Choosing generic drugs over the more expensive brand name drugs is actually a very good choice in most cases since they are identical and provide the same benefits.
This encourages price competition among drug companies producing similar medications.
Provinces also regulate how much pharmacies can charge for dispensing fees. This savings is passed on to the consumer.
In Canada, new drugs and medical technologies tend to be adopted more gradually.
The PMPRB will assess not just whether a new drug is effective but whether it is more effective than existing therapies — and, in some cases, whether it is cost-effective.
As a result, while U.S. per-person drug utilization may be similar to that in other high-income countries, the mix of drugs Americans consume can include a higher proportion of newer, more expensive medications — yet with no evidence of better health outcomes.
In the U.S., Pharmacy Benefit Managers (PBM) have the task of helping benefit payers through annual drug savings, promotion of generic drugs and cheaper prescription alternatives.
Unfortunately, this is not consistently the case, and many contracts are ambiguous and often benefit PBMs at the expense of employers. Due to the convoluted wording of the contracts, the PBM often keeps the savings and doesn’t pass them on to the consumer.
As a result, drug choice in the U.S. does not necessarily mean a lower cost for the drugs.
Americans are more likely than Canadians to take drug companies to court for adverse reactions to drugs. They are more likely to file class action lawsuits that can represent huge losses for a drug company.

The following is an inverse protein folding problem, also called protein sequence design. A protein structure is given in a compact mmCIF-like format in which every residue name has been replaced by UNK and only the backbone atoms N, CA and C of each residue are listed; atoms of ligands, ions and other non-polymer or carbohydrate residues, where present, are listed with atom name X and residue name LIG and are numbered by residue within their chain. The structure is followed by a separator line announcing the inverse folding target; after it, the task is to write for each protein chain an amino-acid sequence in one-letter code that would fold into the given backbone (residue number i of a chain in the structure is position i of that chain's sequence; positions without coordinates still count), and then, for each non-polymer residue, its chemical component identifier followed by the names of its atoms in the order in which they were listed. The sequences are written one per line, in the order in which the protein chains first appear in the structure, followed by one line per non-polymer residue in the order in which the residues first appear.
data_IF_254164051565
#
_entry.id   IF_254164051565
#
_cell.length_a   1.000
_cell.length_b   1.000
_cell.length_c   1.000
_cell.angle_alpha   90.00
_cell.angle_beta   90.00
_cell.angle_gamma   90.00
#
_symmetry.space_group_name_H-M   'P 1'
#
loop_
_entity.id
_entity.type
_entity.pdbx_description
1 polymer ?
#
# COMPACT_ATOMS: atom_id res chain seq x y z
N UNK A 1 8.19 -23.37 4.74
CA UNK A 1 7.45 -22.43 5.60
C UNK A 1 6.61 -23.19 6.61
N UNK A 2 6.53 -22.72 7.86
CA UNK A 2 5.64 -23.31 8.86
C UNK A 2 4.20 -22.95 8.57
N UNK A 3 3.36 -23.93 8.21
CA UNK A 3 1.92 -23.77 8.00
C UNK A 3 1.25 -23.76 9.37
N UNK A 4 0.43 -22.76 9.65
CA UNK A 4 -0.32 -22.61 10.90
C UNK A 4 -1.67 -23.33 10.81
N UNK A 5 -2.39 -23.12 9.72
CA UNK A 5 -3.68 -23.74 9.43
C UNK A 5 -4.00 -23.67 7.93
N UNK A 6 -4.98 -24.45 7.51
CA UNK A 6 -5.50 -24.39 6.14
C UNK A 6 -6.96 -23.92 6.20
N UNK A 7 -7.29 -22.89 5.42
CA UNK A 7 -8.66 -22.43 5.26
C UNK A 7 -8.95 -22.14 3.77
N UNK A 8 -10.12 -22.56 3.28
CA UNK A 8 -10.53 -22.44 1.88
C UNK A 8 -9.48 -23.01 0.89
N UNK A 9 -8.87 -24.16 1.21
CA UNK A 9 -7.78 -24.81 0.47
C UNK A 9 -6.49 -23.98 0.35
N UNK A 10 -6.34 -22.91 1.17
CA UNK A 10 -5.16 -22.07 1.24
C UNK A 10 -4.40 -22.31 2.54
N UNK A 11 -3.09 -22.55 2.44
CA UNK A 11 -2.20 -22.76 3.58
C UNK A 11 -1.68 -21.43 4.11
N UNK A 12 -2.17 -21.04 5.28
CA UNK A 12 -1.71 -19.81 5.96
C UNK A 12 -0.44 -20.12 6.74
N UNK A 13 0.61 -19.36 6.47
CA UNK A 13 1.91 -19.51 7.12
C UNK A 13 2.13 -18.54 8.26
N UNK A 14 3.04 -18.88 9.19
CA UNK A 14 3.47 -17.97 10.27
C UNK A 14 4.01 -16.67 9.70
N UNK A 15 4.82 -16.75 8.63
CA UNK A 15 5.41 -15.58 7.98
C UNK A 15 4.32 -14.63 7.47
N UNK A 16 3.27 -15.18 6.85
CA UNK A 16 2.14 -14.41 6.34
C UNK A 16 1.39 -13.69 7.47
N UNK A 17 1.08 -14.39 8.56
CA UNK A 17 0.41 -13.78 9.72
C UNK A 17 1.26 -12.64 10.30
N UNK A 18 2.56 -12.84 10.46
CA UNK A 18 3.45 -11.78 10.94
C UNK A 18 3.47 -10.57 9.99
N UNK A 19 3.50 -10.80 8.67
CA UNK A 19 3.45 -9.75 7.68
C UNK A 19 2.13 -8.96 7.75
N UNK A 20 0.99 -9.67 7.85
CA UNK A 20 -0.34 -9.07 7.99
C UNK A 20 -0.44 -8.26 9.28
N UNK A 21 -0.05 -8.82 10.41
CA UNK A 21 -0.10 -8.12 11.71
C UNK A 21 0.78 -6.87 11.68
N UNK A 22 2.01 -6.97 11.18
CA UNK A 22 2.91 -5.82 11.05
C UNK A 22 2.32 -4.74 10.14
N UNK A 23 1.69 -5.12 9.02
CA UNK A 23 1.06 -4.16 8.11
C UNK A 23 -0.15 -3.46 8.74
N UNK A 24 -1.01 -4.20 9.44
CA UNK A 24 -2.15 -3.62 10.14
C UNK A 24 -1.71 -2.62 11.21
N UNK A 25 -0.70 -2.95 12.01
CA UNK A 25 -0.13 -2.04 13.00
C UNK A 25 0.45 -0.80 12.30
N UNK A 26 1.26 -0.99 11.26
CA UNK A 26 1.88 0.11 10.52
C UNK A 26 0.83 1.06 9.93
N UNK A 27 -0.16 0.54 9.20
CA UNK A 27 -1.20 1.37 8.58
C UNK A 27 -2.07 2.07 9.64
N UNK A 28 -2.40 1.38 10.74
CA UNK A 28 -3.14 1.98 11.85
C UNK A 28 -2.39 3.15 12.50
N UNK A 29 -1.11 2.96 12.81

American judges are more likely to hand out huge liability settlements. In Canada, liability settlements are capped at $250,000.
The cost for these settlements is, naturally, passed on to the consumer. A study found that 26 drugs cost over 100% more in the U.S.; however, removing liability would lower that rate to 45%.
Standard of Living
The United States has a substantially better standard of living than Canada. In the ranking of countries by standard of living, the U.S. ranks 15th, and Canada ranks in the 21st position.
The idea is, the pharmaceutical company can maximize its profits by engaging in “price discrimination”—that is, selling the product in different markets at different prices depending on the gross domestic product per capita.
Canada does not allow direct-to-consumer (DTC) advertising of prescription medicines. The United States does.
Drug companies spend billions of dollars annually advertising their medicines on TV, billboards, in print media and at sporting events.
They pass the cost of this advertising on to the consumer, which results in higher costs overall.
In Canada, pharmaceutical companies may only advertise to physicians or medical communities. This does involve a cost to the drug companies, but not nearly as substantial as in the United States.
Your Best Option
Because of these many reasons for the inequities in drug prices in Canada vs U.S.A., you most likely are ready to make the switch from purchasing your prescription drugs at the local warehouse club to purchasing them online.
You can still find competitive prices if you know how to look. Check out our Drug Prices Comparison tool today!